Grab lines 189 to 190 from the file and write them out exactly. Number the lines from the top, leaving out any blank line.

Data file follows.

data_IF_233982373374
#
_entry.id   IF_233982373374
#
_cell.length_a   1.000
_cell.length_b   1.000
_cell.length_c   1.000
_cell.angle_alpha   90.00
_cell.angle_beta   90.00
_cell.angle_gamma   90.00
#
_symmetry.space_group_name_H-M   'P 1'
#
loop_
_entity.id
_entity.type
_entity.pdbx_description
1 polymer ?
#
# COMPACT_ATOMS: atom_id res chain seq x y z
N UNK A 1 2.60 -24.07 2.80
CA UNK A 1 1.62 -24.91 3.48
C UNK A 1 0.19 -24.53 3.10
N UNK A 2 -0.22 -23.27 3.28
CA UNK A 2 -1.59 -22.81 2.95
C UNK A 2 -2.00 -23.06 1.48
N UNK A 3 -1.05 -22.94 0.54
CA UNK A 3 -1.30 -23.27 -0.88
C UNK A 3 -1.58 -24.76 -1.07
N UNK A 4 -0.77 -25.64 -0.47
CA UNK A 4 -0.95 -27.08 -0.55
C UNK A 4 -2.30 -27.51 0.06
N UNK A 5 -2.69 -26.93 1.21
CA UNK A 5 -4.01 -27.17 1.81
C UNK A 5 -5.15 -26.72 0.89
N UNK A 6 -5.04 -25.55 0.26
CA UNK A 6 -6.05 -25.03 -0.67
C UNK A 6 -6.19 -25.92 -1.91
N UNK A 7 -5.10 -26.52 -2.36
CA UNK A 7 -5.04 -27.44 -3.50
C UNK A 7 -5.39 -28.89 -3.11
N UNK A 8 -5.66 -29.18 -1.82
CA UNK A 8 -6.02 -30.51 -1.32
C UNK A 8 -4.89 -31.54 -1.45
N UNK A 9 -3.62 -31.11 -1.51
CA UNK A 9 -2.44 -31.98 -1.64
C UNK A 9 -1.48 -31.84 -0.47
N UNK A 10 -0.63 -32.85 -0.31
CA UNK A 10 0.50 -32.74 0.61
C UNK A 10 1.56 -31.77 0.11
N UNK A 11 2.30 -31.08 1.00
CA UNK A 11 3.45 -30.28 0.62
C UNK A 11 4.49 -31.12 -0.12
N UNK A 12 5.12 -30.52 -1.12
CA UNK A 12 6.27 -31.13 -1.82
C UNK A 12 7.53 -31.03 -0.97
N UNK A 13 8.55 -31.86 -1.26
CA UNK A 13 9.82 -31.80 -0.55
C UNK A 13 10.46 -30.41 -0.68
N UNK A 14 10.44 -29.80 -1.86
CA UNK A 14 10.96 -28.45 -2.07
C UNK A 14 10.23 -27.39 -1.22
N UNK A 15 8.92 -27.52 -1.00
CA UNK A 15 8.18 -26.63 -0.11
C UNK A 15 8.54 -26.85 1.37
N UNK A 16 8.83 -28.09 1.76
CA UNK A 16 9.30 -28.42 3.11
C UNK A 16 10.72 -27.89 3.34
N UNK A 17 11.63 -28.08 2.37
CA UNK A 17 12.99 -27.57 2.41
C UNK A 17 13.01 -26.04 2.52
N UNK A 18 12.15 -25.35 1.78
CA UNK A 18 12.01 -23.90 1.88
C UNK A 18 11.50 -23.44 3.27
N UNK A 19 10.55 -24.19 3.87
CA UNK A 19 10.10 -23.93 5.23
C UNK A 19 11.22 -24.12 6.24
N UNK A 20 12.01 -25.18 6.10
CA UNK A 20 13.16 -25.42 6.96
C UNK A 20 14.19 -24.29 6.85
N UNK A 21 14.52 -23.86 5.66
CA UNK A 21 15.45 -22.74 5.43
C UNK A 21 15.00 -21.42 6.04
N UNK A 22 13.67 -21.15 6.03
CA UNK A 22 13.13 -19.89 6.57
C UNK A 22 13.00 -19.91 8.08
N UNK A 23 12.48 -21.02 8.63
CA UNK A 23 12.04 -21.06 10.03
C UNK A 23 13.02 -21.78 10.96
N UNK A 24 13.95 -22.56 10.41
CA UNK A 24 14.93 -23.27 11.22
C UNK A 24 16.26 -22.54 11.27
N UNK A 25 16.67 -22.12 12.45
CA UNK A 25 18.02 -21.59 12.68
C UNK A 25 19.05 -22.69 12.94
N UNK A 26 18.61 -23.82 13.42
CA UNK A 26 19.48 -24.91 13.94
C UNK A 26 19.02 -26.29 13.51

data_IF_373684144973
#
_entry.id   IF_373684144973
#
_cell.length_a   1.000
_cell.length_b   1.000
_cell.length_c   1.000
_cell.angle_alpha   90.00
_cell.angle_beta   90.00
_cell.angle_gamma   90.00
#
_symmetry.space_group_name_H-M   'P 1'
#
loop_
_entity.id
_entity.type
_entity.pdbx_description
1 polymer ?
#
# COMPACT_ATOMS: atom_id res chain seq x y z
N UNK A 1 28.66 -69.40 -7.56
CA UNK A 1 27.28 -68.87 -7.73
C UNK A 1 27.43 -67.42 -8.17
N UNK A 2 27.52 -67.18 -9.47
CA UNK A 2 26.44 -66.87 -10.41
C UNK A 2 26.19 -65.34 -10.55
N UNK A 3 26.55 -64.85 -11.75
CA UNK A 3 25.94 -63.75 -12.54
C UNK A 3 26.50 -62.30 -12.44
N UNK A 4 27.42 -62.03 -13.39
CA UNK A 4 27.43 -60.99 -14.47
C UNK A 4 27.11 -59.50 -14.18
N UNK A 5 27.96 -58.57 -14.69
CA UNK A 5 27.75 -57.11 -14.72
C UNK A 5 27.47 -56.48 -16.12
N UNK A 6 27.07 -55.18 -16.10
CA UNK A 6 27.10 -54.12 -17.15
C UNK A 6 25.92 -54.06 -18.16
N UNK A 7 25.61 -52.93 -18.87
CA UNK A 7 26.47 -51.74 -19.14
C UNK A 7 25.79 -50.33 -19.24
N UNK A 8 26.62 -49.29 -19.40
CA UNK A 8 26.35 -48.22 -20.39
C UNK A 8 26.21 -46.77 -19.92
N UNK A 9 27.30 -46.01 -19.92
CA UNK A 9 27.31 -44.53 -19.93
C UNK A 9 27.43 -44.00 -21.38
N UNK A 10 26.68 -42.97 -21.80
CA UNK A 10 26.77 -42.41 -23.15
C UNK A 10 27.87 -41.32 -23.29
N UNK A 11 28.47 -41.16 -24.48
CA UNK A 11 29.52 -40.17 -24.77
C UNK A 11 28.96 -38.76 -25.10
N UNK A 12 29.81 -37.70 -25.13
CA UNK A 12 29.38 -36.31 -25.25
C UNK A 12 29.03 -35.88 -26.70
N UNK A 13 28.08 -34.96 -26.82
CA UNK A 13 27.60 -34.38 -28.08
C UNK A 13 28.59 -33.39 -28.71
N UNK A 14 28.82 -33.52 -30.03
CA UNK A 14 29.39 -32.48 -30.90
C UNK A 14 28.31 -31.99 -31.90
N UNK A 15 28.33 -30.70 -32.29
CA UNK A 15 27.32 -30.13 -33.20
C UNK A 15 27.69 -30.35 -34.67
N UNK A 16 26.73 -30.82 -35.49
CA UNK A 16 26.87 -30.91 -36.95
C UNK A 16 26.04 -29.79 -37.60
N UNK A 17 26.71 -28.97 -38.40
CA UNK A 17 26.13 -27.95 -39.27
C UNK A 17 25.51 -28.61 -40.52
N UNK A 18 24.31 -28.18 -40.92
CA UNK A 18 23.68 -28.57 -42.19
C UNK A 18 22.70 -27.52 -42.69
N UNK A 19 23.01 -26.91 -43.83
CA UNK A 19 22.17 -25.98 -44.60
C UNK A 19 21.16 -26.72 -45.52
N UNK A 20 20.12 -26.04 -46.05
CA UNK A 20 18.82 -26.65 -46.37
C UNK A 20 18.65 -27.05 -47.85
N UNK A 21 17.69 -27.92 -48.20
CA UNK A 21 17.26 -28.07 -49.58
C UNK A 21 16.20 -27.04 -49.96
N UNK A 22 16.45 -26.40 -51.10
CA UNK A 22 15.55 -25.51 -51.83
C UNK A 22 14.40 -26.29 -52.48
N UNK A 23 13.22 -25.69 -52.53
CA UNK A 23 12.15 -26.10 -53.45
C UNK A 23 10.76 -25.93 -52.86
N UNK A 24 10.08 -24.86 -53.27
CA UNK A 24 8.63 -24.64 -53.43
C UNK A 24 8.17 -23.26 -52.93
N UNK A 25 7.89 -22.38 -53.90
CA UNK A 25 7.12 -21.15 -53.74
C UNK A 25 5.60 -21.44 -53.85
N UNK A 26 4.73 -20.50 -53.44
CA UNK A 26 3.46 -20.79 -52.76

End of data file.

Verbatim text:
CA UNK A 24 8.63 -24.64 -53.43
C UNK A 24 8.17 -23.26 -52.93